Calming our cultural nerves with Māori language

“There is no Pākehā way of saying Māori words.”

By now you may have seen Finnian Galbraith’s Youtube clip ‘The importance of correctly pronouncing Māori words’. If not, the tail end of Māori Language Week is as good a time to watch it as any.

Finnian posted his school speech online on 20 July. When I last checked it had nearly 290,000 views.

Finninan makes an appeal to basic respect. “People hate English being pronounced incorrectly, especially their names, but yet, is it fine for people to go around pronouncing Māori names incorrectly?”

He cites Taupō as one of the words we commonly get wrong.

I grew up in Taupō and don’t think I ever said it the right way. The sloping twang that everyone used was so familiar and comfortable, it barely registered with me that Taupō is in fact a Māori name.

Oddly, I never had trouble pronouncing the full name correctly: Taupō-nui-a-tia.

Finnian’s plea is hardly new, but the novelty of being reminded about Māori pronunciation by a respectful young white chap, standing politely in his school blazer, somehow makes it more of a wake up call.

If that kid can say Taupō properly then I suppose I should too. It’s not hard; we just need to juggle some vowels. The first syllable should sound like the thing at the end of your foot and the second syllable should sound like the thing at the end of your dog: “Toe-Paw”.

The same goes for Tauranga. “Toe-wrunga”. It is a word I pronounce self-consciously at times. Getting it right has nothing to do with it being difficult. The only barrier is a lifetime of habit and my own misplaced hang ups.

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In his video Finnian says that correct pronunciation will become second nature to New Zealanders if Māori lessons are made compulsory in primary schools. Just an hour per week, he suggests, with the goal that every student leaves primary school with the ability to have a simple conversation in Māori.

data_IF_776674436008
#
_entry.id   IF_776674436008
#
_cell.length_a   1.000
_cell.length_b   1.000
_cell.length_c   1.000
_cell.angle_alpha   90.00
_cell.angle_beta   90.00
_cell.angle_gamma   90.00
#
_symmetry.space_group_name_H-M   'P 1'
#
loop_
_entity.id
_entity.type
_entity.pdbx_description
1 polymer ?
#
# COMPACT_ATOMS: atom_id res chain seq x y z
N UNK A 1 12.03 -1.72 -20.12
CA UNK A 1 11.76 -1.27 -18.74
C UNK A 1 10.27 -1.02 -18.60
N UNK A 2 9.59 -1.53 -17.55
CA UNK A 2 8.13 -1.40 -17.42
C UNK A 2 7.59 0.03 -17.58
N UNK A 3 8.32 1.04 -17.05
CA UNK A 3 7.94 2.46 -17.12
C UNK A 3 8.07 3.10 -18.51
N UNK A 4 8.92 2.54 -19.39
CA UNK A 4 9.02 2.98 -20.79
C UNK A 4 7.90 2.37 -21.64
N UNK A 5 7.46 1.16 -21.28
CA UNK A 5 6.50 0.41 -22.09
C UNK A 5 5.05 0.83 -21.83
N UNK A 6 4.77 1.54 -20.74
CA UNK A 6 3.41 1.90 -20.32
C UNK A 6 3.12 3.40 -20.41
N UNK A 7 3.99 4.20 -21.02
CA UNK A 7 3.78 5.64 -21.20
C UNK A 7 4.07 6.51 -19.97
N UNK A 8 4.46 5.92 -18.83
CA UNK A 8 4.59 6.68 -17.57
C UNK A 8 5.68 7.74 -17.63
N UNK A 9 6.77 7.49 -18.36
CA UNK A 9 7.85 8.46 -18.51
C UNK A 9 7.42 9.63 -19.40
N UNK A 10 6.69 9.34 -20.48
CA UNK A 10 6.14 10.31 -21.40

That would be great. I would love to see the next generation of New Zealanders fluent in conversational Māori. I would love for it to be perfectly normal to hear at the supermarket: “Kei hea te Whittakers?”

A young generation fluent in te reo would add depth and richness to our national culture. It would be transformative. It could make us the envy of the world.

I can only think of upsides to learning the basics of another language – regardless of which language you invest your time in. Māori is a wonderful language. It is vibrant, expressive, poetic, and also very funny. When I took te reo at university (a skill I am still trying to reclaim) I noticed that ordinary English statements can take on mischievous twists when rendered in Māori.

It is important to remember that New Zealanders share a common heritage, a collective history with all of its bumps, bruises and misunderstandings. As Finnian says in his video, “You live in this country and therefore should be proud of your country’s heritage and should try and preserve it.”

The best way across any cultural divide is through the language. Te reo is uniquely New Zealand’s language. It survives as a national treasure, as a living language. It is the secret weapon that could calm our cultural nerves and draw us together far more effectively than any new flag.

All Finnian Galbraith wants is for kiwis to try a bit harder to look after it. “What matters is that you are trying, and that creates an atmosphere where others will feel okay to try as well.”

The least we can do is have a go at pronouncing Tauranga correctly.

First published in Bay of Plenty Times 31 July 2015. Reproduced with permission.